Mark Griffiths

16:32, 05 Mar 2018 by Joanna King
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‘I want my child to be happy and successful at school’.  That’s probably the main reason why parents join Family Group.  And that’s a genuine, heartfelt wish for lasting change.  But real life is messy.  And for many of the families who come… well, there’s a lot of stuff in the way. Sometimes that wish for change can feel a long way from coming true.

So, I want to think about five ways in which Family Group is relevant in the messiness of real life.  How is it that people engage in Family Group when their immediate ‘front line’ needs could so easily take priority?  

 

1.The crucial people are in the room together

If you want a child to be happy and successful in school, you need key folk engaged in achieving this together.  The voices of the child, the parent and the school need to be heard.  In Family Group, the key folk are all there in the room and their work together is supported by the independent mental health specialist, the therapist SFW provides.  And all these folk know why they’re there.  The meeting is purposeful, honest, familiar.  The structured model helps maintain that essential feeling of safety.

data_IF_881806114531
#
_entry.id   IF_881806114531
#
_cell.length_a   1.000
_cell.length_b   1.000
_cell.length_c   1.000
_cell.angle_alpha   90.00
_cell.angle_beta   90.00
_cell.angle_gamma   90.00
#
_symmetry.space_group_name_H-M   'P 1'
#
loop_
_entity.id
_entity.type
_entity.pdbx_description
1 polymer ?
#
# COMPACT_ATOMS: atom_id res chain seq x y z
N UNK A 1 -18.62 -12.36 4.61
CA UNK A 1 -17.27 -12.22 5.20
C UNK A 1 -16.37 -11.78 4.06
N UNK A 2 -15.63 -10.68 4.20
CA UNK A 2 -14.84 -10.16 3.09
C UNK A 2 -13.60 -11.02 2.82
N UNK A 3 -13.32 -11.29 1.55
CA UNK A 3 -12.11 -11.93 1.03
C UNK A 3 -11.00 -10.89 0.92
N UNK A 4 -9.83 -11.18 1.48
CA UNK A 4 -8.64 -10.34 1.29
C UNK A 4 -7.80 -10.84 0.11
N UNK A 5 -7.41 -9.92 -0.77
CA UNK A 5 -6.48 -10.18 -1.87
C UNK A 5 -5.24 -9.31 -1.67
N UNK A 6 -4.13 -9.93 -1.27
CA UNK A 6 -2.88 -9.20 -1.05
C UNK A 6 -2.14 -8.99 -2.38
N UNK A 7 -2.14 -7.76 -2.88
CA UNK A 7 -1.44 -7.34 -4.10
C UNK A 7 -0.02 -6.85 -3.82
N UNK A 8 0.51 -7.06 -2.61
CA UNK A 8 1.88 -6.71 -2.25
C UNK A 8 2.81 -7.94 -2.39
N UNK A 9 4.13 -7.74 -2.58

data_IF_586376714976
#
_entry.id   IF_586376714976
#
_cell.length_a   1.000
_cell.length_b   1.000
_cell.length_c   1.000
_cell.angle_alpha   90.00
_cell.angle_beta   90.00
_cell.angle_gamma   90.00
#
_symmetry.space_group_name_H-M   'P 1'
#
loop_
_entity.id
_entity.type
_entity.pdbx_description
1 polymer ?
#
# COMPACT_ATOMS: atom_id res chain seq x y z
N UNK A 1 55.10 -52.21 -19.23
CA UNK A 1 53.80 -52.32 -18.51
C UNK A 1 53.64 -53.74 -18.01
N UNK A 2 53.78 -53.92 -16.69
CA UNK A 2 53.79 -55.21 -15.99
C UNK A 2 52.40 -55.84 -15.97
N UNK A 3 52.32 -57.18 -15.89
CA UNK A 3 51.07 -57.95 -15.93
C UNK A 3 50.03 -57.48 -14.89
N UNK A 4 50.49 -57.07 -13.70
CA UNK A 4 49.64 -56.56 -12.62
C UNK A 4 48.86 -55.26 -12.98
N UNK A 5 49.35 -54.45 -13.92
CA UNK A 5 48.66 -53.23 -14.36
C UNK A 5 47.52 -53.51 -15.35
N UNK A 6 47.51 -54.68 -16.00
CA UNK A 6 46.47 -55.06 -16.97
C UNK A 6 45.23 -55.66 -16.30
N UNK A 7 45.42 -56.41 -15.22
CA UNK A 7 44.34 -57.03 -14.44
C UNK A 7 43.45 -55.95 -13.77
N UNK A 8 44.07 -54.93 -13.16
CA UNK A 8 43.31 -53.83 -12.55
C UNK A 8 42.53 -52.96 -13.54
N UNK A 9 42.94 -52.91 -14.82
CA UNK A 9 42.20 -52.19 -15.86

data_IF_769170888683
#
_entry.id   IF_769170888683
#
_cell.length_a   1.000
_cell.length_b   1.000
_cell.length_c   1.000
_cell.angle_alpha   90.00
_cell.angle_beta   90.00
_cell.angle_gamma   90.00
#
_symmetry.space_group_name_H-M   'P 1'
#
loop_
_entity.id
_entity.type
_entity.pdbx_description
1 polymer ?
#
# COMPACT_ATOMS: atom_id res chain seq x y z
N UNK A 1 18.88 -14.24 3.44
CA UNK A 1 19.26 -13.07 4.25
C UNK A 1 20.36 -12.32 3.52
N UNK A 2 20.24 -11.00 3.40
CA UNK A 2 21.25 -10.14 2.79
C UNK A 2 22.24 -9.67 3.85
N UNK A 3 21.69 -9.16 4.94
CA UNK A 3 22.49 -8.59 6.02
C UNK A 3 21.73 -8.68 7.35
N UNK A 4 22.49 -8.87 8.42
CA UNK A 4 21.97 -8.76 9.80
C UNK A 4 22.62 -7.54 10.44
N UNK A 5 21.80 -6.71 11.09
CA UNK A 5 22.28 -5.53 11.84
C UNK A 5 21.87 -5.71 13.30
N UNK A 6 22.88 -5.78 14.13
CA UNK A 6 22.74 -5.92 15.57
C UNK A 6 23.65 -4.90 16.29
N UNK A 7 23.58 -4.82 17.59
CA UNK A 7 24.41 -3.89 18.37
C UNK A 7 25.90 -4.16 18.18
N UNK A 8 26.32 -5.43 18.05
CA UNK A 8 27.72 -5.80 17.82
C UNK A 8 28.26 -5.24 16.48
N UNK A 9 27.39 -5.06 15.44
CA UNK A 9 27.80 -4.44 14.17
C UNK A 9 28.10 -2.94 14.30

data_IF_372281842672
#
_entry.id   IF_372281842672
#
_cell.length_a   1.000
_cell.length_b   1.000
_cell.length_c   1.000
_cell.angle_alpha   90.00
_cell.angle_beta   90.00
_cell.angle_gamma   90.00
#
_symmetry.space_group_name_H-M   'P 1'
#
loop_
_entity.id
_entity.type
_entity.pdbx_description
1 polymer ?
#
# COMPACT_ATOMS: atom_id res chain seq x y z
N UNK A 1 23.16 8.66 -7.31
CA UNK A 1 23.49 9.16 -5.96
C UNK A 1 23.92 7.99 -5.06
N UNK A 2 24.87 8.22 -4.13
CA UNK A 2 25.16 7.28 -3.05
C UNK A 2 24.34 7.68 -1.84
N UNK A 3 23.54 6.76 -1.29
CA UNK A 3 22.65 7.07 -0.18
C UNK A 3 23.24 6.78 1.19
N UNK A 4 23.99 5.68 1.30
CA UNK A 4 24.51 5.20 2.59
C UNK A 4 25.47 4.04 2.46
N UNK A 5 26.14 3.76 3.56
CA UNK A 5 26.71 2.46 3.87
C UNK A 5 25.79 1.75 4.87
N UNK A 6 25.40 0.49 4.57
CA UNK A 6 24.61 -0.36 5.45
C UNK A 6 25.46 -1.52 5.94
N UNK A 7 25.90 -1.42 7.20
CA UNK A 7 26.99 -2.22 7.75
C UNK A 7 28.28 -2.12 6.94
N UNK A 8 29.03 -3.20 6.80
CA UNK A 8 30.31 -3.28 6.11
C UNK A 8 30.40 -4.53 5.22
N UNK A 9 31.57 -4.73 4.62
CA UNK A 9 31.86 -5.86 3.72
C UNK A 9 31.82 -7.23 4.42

2. We do not set the speed

The second way in which Family Group is relevant to front line need is the pace we travel.

Change happens slowly.  Change needs time.  We go at the pace of the client.  We can accommodate blips.  There isn’t a Family Group client manual – there’s no programme to be completed.  Family Group is more like a new route you adjust to, or maybe a diet that you gradually realise really suits you. We recognise that, when it comes to relationships, people learn experientially: you need to feel trusted, valued, held in order to develop those capacities within yourself. 

 

3. Co-production generates rich resources